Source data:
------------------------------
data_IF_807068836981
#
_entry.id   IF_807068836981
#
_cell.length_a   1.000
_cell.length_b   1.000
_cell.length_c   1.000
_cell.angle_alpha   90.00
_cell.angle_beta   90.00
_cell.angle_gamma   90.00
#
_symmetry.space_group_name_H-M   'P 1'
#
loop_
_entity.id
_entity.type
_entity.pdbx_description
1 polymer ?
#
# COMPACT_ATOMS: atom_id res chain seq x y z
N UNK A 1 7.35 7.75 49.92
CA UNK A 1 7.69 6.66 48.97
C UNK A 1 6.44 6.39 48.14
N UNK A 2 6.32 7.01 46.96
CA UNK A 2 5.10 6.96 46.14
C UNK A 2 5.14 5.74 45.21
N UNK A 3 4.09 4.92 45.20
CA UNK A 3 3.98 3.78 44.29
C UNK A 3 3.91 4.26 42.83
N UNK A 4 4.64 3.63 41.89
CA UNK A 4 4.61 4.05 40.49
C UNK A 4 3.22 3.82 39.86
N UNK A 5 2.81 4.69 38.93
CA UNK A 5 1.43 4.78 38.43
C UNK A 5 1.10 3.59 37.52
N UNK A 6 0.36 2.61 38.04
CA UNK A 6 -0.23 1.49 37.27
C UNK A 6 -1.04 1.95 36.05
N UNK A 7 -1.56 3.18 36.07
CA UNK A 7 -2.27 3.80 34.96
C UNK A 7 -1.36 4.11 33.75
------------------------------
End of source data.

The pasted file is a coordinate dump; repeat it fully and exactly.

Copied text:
data_IF_807068836981
#
_entry.id   IF_807068836981
#
_cell.length_a   1.000
_cell.length_b   1.000
_cell.length_c   1.000
_cell.angle_alpha   90.00
_cell.angle_beta   90.00
_cell.angle_gamma   90.00
#
_symmetry.space_group_name_H-M   'P 1'
#
loop_
_entity.id
_entity.type
_entity.pdbx_description
1 polymer ?
#
# COMPACT_ATOMS: atom_id res chain seq x y z
N UNK A 1 7.35 7.75 49.92
CA UNK A 1 7.69 6.66 48.97
C UNK A 1 6.44 6.39 48.14
N UNK A 2 6.32 7.01 46.96
CA UNK A 2 5.10 6.96 46.14
C UNK A 2 5.14 5.74 45.21
N UNK A 3 4.09 4.92 45.20
CA UNK A 3 3.98 3.78 44.29
C UNK A 3 3.91 4.26 42.83
N UNK A 4 4.64 3.63 41.89
CA UNK A 4 4.61 4.05 40.49
C UNK A 4 3.22 3.82 39.86
N UNK A 5 2.81 4.69 38.93
CA UNK A 5 1.43 4.78 38.43
C UNK A 5 1.10 3.59 37.52
N UNK A 6 0.36 2.61 38.04
CA UNK A 6 -0.23 1.49 37.27
C UNK A 6 -1.04 1.95 36.05
N UNK A 7 -1.56 3.18 36.07
CA UNK A 7 -2.27 3.80 34.96
C UNK A 7 -1.36 4.11 33.75